The face of Tio Pepe takes a seat

Francisco “Paco” Lobo got up from a seat near Tio Pepe’s bar to walk back to his station in the Mount Vernon restaurant. The longtime maitre d’ was stopped by a customer who came through the doors just as it opened.

The man asked: “Are you the one who’s retiring?

Lobo self-deprecatingly answered with a smile, “I’m not so sure.”

People are starting to notice that Lobo, who emigrated from Spain 45 years ago, is at the restaurant less these days. After 42 years, the parishioner of Immaculate Heart of Mary in Baynesville has gone into pseudo-retirement, scaling back from five days a week to two.

Lobo told The Catholic Review, “I’m 74, and I still love going to work, but how much longer can you go? My boss asked if I would like to come one day or two and I said, “Alright, I’m healthy, I’ll do it.’ It’s very invigorating. I love the job.”

Lobo plans to spend more time with his four grandchildren. The mere mention of them brings a smile to his thin, kind face.

“They’re gorgeous,” Lobo said. “It’s my new dimension.”

Lobo began working in family restaurants in his home country when he was 17, learning to be precise and professional. Nearly 60 years later, pride defines his work days.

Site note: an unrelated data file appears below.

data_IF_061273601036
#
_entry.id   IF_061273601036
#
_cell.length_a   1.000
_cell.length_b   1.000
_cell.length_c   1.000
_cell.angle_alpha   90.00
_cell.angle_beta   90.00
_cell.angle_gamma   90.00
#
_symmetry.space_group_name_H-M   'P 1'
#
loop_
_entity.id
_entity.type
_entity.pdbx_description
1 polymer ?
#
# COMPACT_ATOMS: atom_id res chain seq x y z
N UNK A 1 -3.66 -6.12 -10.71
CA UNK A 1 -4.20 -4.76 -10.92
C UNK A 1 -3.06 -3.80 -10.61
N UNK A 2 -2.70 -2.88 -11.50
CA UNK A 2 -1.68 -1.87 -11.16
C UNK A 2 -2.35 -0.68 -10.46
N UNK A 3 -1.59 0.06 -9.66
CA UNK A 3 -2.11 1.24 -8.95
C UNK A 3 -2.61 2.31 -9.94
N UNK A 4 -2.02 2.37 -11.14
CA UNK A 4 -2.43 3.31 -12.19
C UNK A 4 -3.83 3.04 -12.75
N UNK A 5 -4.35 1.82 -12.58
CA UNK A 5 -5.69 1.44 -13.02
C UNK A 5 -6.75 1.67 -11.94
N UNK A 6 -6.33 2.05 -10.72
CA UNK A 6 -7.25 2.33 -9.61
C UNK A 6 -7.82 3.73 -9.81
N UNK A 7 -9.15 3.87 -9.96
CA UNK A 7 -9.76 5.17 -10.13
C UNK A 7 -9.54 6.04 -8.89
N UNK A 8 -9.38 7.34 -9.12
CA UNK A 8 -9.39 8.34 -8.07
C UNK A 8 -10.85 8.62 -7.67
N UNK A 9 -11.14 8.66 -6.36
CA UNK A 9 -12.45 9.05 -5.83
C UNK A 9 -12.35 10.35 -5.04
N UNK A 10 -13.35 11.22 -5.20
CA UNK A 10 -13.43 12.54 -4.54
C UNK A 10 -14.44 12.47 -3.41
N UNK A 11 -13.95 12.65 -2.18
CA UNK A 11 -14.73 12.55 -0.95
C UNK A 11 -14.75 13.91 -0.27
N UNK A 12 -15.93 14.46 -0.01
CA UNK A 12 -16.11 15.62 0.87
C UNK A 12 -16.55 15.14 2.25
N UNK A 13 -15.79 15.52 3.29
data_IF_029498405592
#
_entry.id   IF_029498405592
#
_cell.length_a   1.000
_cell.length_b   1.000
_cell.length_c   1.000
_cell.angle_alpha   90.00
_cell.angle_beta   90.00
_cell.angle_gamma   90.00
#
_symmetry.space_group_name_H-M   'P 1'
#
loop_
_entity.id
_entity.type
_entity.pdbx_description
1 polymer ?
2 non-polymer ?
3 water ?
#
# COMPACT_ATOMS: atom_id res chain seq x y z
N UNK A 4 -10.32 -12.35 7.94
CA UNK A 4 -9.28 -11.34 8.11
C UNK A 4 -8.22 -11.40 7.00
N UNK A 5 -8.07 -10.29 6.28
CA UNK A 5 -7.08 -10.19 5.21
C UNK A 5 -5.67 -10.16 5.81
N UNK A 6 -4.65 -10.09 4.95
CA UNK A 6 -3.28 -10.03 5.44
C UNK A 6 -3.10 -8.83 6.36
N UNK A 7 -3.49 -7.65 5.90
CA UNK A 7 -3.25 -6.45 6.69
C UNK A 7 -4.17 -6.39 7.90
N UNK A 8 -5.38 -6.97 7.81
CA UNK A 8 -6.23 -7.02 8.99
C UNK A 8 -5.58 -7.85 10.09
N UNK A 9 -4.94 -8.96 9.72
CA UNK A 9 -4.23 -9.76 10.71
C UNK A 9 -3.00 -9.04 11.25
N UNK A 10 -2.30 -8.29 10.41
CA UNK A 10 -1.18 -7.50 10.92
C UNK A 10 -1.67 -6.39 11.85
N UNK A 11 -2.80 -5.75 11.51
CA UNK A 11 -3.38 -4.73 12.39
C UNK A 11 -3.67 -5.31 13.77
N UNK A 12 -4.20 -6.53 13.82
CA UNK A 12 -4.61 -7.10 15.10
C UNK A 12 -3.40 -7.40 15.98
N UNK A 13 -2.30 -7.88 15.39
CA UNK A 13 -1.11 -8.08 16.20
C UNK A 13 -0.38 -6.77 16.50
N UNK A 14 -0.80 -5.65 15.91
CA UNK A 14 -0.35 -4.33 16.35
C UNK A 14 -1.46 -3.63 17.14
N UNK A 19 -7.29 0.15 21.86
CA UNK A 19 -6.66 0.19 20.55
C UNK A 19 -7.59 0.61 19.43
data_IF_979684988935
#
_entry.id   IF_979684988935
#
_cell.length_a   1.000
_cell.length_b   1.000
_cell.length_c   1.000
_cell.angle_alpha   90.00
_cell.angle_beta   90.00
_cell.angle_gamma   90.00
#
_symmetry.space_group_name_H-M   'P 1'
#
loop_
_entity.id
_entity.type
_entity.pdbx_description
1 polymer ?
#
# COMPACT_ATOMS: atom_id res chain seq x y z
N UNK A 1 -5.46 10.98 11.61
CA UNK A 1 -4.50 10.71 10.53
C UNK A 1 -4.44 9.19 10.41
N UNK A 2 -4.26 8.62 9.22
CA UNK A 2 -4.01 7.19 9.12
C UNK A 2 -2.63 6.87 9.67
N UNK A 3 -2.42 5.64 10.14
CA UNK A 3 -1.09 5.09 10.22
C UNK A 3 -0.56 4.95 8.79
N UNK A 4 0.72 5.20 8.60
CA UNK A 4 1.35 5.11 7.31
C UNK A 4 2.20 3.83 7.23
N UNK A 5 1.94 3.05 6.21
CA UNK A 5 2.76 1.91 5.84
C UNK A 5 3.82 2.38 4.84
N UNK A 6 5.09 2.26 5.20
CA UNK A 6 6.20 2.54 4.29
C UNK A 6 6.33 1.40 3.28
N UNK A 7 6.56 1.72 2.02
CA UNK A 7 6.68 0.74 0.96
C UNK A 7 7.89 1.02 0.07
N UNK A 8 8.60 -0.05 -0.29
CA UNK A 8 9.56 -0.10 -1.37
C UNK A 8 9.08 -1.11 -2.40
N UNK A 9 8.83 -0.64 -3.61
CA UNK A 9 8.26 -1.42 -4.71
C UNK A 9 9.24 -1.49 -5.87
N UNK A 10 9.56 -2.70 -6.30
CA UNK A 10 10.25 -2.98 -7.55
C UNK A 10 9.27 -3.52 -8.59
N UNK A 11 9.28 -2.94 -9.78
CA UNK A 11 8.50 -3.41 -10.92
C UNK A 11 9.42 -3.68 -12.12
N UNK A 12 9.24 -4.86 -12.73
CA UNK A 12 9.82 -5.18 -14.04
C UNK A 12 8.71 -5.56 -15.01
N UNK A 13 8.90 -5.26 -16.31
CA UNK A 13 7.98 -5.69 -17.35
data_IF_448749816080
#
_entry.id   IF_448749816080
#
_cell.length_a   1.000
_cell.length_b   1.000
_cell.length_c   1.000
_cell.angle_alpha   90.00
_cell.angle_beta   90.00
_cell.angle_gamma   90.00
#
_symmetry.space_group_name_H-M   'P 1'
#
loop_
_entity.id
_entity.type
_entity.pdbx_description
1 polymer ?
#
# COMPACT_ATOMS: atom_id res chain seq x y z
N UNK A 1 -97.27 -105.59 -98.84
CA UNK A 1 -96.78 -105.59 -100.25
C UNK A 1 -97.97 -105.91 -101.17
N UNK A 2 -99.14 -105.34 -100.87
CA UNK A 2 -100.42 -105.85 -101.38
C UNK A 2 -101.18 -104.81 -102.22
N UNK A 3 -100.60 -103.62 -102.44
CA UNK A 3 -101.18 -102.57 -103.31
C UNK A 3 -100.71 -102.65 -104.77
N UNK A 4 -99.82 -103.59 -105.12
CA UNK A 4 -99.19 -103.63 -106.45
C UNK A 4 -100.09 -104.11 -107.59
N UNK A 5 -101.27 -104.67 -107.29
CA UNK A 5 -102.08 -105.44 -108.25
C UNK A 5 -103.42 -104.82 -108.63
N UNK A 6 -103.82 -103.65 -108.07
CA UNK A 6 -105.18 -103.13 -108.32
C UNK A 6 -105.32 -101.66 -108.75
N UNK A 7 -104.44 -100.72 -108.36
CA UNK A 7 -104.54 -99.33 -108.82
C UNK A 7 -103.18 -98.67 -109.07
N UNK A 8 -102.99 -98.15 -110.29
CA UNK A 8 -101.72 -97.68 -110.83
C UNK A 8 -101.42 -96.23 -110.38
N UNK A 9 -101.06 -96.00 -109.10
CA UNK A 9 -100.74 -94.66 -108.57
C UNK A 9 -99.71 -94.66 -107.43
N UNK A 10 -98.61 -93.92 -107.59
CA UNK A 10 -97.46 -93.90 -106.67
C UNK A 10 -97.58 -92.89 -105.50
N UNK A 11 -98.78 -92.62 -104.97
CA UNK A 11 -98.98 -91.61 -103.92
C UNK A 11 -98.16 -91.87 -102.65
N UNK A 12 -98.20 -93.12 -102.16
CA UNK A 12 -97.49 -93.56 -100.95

“This is a way of life,” Lobo said. “You get to like it, you keep on going, and you train yourself to aspire to be somebody in the business.”

Lobo arrived in the U.S. in 1964 to work at New York’s World’s Fair through the next year. He was offered a job in the Spanish pavilion. When the fair ended, he and nearly a dozen friends thought about staying in the U.S. He calls his eventual move to Baltimore “fate” or “destiny.”

Tio Pepe’s opened in 1968 and Lobo arrived five months later.

“I knew the people who used to own it, and we were friends,” Lobo said. “They asked if I would come and join them.”

When he donned his tuxedo for the restaurant, located on Franklin Street, it was impossible to imagine he would remain the first face to greet customers for 40-plus years. The native of Segovia formed a family in the U.S., a place he calls “a great land.”

Tio Pepe’s was a hub of activity for the family. When he married his Chilean wife, Rosa, at Baltimore’s St. Ignatius Church in May of 1971, their reception was held at the restaurant. The couple’s children, Rick and Carolina, each worked at the restaurant at various times.

Family, he said, is the center of his life. Rick and Carolina attended Immaculate Heart of Mary School. Rick went on to Calvert Hall College High School and Carolina to Notre Dame Preparatory School.

Only a stomach bug has kept him away from the restaurant over the years. Blizzards in recent years didn’t deter Lobo from showing up at Tio Pepe’s with his trademark tuxedo.

“I never had a reason to miss work,” Lobo said. “I always wanted to try (to never miss a day). It was a personal challenge.”

Some have compared Lobo to Cal Ripken, the Hall of Fame Baltimore Orioles shortstop who played in 2,632 consecutive games. It makes him laugh.

“It all comes to an end,” Lobo said. “Cal Ripken had to retire too.”

Catholic Review

The Catholic Review is the official publication of the Archdiocese of Baltimore.